Monthly Archives: July 2014

Poetry, the Road to Virtuous Action

Sir Philip Sidney believed that poetry was the most powerful means of leading us to virtuous action.

Posted in Sidney (Sir Philip), Virgil | Tagged , , , , , | 6 Comments

Shall I Compare Thee to a Summer’s Day

Shakespeare’s Sonnet 18–Shall I compare thee to a summer’s day–can be read as a power move.

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Groucho’s Night with T. S. Eliot

Groucho Marx and T. S. Eliot were both reacting to modernism, but a dinner together did not bring about mutual understanding.

Posted in Eliot (T.S.) | Tagged , , , , | 4 Comments

Loud Sneezes, a Sign from the Gods

My loud sneezes, according to Homer, as a sign from the gods.

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The First Day of the Feast Has Come

A Rumi poem capturing the joy that is represented by the Ramadan feast.

Posted in Rumi | Tagged , , | 1 Comment

To Hear an Oriole Sing

I use an Emily Dickinson poem to root for my favorite baseball team, the Baltimore Orioles.

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Books about People Reading Books

Books about books give readers a sense that they are part of a larger community.

Posted in Austen (Jane), Bronte (Charlotte), Dickens (Charles), Grahame (Kenneth), Milne (A. A.), Nesbitt (E.), Ransome (Arthur), Stevenson (Robert Louis), Twain (Mark) | Tagged , , , , , , , , , , , , , | Leave a comment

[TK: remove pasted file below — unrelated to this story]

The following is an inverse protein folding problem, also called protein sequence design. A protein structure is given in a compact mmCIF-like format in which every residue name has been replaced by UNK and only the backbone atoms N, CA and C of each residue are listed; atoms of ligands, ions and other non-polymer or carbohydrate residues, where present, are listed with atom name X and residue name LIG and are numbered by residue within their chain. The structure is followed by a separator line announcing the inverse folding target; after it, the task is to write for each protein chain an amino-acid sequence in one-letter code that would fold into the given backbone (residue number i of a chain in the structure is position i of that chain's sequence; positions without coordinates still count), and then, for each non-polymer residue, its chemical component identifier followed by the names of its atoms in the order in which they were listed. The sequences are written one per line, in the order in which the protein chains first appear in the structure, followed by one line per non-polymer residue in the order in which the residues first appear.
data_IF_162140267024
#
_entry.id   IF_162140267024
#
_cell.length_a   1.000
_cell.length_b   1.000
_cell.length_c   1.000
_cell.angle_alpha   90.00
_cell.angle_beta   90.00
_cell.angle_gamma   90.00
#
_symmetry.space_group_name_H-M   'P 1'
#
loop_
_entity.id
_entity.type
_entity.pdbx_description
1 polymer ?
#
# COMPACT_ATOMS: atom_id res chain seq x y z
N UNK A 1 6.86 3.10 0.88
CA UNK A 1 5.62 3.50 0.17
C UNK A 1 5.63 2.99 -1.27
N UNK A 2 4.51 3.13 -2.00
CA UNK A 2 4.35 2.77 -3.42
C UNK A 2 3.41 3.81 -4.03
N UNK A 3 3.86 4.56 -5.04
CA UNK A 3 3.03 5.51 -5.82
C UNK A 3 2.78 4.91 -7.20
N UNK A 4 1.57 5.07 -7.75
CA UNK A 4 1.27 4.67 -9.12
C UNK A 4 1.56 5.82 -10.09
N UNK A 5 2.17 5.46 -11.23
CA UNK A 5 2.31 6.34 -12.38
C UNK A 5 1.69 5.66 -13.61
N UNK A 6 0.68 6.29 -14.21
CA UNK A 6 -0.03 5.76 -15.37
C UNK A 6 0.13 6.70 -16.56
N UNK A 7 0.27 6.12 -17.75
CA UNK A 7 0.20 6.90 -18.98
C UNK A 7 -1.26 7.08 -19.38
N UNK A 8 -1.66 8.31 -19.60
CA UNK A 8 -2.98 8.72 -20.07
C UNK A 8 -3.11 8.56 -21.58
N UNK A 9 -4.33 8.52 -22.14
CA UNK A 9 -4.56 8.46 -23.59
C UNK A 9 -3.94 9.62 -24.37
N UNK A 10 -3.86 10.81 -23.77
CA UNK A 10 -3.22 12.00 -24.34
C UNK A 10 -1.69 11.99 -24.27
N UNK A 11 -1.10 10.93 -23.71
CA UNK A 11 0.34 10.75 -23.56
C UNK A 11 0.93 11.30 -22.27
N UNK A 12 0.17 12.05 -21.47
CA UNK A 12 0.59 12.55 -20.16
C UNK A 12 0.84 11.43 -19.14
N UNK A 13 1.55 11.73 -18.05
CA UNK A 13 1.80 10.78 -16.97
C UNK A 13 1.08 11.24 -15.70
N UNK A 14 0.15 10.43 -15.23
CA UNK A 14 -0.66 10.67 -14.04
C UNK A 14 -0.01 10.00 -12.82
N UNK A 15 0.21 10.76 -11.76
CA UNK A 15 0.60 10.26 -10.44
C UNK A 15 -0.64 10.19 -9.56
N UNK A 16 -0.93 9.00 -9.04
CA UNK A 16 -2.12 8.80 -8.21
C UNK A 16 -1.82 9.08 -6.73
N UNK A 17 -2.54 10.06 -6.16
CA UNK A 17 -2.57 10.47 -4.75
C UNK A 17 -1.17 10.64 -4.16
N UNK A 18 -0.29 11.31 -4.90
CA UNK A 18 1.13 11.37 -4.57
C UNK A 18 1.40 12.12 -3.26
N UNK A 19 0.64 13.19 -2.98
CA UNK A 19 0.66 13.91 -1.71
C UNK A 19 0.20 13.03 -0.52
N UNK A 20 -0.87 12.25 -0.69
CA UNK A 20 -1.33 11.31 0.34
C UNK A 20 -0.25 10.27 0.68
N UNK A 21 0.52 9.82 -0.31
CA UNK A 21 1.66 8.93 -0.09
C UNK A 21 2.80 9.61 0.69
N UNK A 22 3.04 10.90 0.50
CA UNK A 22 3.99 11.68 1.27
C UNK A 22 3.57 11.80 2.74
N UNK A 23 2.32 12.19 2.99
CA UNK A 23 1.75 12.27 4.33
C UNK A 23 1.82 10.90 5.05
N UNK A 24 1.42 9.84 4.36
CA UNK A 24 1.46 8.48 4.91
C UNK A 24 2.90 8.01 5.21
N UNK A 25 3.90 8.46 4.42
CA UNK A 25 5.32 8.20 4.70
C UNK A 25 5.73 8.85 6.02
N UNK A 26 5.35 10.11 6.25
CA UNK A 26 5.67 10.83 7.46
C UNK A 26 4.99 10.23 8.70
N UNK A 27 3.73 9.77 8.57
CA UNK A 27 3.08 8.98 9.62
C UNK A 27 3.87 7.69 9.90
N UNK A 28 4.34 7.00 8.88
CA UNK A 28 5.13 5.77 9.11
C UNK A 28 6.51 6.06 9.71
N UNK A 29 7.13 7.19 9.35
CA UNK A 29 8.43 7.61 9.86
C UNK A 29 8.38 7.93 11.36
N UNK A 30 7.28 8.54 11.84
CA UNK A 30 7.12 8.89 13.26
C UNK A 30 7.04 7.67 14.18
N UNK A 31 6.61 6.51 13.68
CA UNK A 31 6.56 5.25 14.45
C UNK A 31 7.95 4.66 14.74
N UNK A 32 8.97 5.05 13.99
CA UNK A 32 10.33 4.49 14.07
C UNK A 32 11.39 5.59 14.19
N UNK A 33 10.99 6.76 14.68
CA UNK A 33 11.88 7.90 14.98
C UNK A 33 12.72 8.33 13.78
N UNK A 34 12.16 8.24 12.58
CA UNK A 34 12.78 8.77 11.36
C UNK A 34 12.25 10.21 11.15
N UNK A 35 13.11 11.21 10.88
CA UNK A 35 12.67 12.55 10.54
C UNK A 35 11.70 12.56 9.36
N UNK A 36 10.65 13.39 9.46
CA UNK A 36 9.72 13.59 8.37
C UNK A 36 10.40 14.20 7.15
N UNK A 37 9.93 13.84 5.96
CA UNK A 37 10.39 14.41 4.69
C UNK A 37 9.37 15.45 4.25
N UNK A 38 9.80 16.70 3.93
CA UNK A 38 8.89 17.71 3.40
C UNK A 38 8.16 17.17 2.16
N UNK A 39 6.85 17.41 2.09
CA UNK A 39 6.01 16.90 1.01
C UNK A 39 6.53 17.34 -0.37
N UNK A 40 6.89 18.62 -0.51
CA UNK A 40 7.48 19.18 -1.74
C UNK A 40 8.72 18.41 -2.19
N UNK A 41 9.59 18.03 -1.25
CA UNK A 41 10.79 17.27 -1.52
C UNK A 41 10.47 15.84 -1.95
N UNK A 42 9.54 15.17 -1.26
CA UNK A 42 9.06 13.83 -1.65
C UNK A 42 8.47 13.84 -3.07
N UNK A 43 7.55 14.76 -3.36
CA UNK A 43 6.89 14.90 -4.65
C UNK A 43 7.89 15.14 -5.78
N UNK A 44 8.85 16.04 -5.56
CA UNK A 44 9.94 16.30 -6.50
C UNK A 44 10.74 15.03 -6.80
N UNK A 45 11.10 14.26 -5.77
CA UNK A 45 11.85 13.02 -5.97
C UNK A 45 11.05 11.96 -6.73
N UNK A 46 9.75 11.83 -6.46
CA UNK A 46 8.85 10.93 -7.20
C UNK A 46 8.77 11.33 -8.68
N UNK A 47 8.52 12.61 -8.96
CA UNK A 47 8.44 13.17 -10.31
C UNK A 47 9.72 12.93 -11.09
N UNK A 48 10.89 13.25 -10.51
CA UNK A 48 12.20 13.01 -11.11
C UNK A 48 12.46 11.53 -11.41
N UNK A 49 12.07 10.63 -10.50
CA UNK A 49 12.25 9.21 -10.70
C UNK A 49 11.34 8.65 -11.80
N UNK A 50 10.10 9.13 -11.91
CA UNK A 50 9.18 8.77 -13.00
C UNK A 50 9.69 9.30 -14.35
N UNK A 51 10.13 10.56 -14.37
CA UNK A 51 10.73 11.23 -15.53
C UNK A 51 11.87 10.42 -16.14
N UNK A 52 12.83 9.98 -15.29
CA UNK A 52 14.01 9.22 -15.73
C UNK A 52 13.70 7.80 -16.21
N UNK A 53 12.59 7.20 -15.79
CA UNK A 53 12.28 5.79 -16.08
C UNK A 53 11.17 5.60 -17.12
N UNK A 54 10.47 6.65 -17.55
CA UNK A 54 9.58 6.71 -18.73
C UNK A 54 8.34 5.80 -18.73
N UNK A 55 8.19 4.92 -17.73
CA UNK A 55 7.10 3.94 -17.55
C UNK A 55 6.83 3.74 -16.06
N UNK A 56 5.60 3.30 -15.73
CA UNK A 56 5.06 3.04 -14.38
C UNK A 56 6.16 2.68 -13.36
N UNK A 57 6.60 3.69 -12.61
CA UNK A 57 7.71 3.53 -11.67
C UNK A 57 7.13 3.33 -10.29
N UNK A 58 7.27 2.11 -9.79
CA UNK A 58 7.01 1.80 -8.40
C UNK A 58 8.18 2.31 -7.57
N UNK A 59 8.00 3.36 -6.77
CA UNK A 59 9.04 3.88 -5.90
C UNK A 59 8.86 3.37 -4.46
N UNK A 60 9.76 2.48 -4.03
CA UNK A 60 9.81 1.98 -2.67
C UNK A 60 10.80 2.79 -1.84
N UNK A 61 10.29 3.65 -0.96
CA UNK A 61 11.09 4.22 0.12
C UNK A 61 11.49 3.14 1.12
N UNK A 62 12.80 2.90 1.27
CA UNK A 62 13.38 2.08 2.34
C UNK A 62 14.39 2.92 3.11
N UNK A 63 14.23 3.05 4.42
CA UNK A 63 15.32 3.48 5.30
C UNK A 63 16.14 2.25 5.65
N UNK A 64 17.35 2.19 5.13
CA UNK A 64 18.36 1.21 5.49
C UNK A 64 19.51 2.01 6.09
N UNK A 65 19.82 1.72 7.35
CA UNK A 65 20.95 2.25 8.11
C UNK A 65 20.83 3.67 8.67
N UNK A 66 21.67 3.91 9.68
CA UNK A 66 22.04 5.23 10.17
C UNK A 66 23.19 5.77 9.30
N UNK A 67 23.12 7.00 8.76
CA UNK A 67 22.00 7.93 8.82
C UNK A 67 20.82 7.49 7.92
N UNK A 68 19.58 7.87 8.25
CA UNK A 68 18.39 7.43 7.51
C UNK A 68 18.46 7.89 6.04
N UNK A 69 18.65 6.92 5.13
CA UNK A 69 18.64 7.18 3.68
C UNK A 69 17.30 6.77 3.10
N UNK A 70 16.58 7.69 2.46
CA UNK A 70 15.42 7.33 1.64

Textualist Judges Out of Control

Textualist judges committed the same mistake as formalists in ruling against federal subsidies for citizens who signed up for Obamacare in the federal exchanges.

Posted in Marvell (Andrew) | Tagged , , , , , , | 3 Comments

Reading Lit through the Eyes of Others

Reading literature through the eyes of others brings special pleasures and insights.

Posted in Keats (John), Milton (John), Ovid, Shakespeare (William) | Tagged , , , , , | Leave a comment

Why the Wealthy Get Wealthier

Thomas Piketty turns to Jane Austen and Honoré de Balzac to analyze “Capitalism in the 21st Century.”

Posted in Austen (Jane), Balzac (Honoré de), James (Henry), Pamuk (Orhan) | Tagged , , , , , , , , , | Leave a comment

The Children’s Hour, Pros and Cons

Longfellow’s “Children’s Hour” may be overly sentimental but, as I played with my grandson, I found myself not caring.

Posted in Longfellow (Henry Wadsworth) | Tagged , , | 1 Comment

A Divine Stairway of Sharp Angles

Levertov uses to story of Jacob’s Ladder to describe the miracle of poetry.

Posted in Herbert (George), Levertov (Denise), Yeats (William Butler) | Tagged , , , , , , , | Leave a comment

Strong in Will vs. Time & Fate

Roger Feder, like Tennyson’s “Ulysses,” braved time and fate and came up just short.

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The Tiny Rituals that Make a Marriage

Alice McDermott in “Someone” captures the small rituals and routines that make up a marriage.

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Silko Foretells the “Brown Surge” North

Silko’s “Almanac of the Dead” foretells the “brown surge” of refugees crossing into the United States.

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In Praise of Light Summer Reading

This Scott Bates imagines a nightingale relaxing into summer reading.

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Whisky, an Ethereal Marchioness

Muriel Barbery’s ecstatic descriptions of food in “Gourmet Rhapsody” enhance our eating experiences.